This Is Us Season 4, Episode 8
Posted by Shannon
I’ve been thinking a lot lately about what kind of responsibility an older generation has to the younger. And no, it’s not because of the boomer vs millennial smackdown – I’m talking on a much smaller, person to person scale. There’s something ephemeral in any relationship that mirrors that of a parent, with or without a familial link. It’s aunts or uncles or family friends or a teacher who goes above and beyond the call of duty. It’s someone to call when you need advice, who’s been there before and should (in theory) know better. It’s being on the other side too, watching someone grow and make the same mistakes you made but maybe a little better. And because people are people, sometimes it all ends up a little toxic, or at the very least, complicated. This week’s episode is all about the space between those relationships – how we help each other, how we apologize, and how we try to grow.
Beth and Deja
All things considered, Malik and Deja are handling their new dating rules remarkably well. There’s some standard issue grumblings about how dates only qualify when you go somewhere alone, and an eye roll here and there, but on the whole they’re glad to spend the time together. They even keep a straight face when Beth insists they “pretend I’m not here but also remember I will be here the whole time.” Something is definitely up though, and frankly I was surprised they were so willing to go there with Beth within earshot rather than saving this for a phone call.
The whole setup was meant to be a classic bait and switch, except I never took the bait to begin with. And frankly how could ANYONE take that bait after hearing the way Malik spoke to Deja last week? This is a kid who repeatedly checked in on her comfort level during their Philly day, and has been nothing but respectful at every moment. There was just no way he was pushing her on anything malicious or inappropriate, despite the terrible-sounding “I don’t get why you can’t take no for an answer.” Beth, though, has every reason to doubt Malik’s intentions, so naturally she follows Deja to check in on her. And just as naturally, Deja doesn’t want to talk about it – she just asks Beth to get Malik out of the house.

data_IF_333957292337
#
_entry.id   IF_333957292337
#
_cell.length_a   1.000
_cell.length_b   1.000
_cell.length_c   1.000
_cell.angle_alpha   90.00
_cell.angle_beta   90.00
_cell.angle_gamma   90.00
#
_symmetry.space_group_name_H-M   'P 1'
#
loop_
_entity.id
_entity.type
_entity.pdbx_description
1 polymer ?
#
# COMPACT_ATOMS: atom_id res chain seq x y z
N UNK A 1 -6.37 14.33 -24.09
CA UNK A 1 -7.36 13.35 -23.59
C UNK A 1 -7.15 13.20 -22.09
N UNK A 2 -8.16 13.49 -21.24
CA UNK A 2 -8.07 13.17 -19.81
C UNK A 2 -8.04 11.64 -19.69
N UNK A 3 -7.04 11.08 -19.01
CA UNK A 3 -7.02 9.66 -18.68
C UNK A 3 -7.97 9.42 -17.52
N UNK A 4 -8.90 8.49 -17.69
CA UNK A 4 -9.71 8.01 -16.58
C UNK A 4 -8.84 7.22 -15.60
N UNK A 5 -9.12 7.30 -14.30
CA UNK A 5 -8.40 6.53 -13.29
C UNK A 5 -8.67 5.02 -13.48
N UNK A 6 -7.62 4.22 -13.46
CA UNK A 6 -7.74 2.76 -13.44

And here we have the latest entry in an increasingly long list of reasons why I fucking love Malik. He’s proven, time and time again, that he is not afraid to have tough conversations with Beth and Randall, despite the fact that they’re Deja’s parents and he barely knows them. Malik is consistent and thoughtful and seemingly impossible to intimidate and his character is strong as hell. So after the tiniest bit of push back, he doesn’t shy away from telling Beth exactly what’s up: Deja wants to visit Shauna. It’s a visible shock to Beth; she practically deflates. She was so ready for the problem to be with Malik, or even with school, that it never occurred to her that the problem could be quite so close to home. In every moment of this scene, Malik is a dream of a teenage boy. His little spiral about Deja being mad at him was adorable. (“Malik, I need you to focus.”) And he TRIES to spare everyone’s feelings, while leading Beth to come to her own conclusions, but when it’s clear Beth can’t get there on her own, he goes hard. Beth and Randall have made all the time in the world for themselves, for their projects and for their lives – and they should. But they dropped the ball on this one. Again, Randall and Beth have fallen victim to the assumption that a good kid who seems fine doesn’t need much attention. They got “busy,” figuring that if it was so important to Deja, she’d bring it up again. They should have known better. As Beth insists later on with Deja, it IS a big deal. It’s a VERY big deal. They dropped the ball in a big way. The least they can do is accept Deja’s request to invite Shauna to Thanksgiving.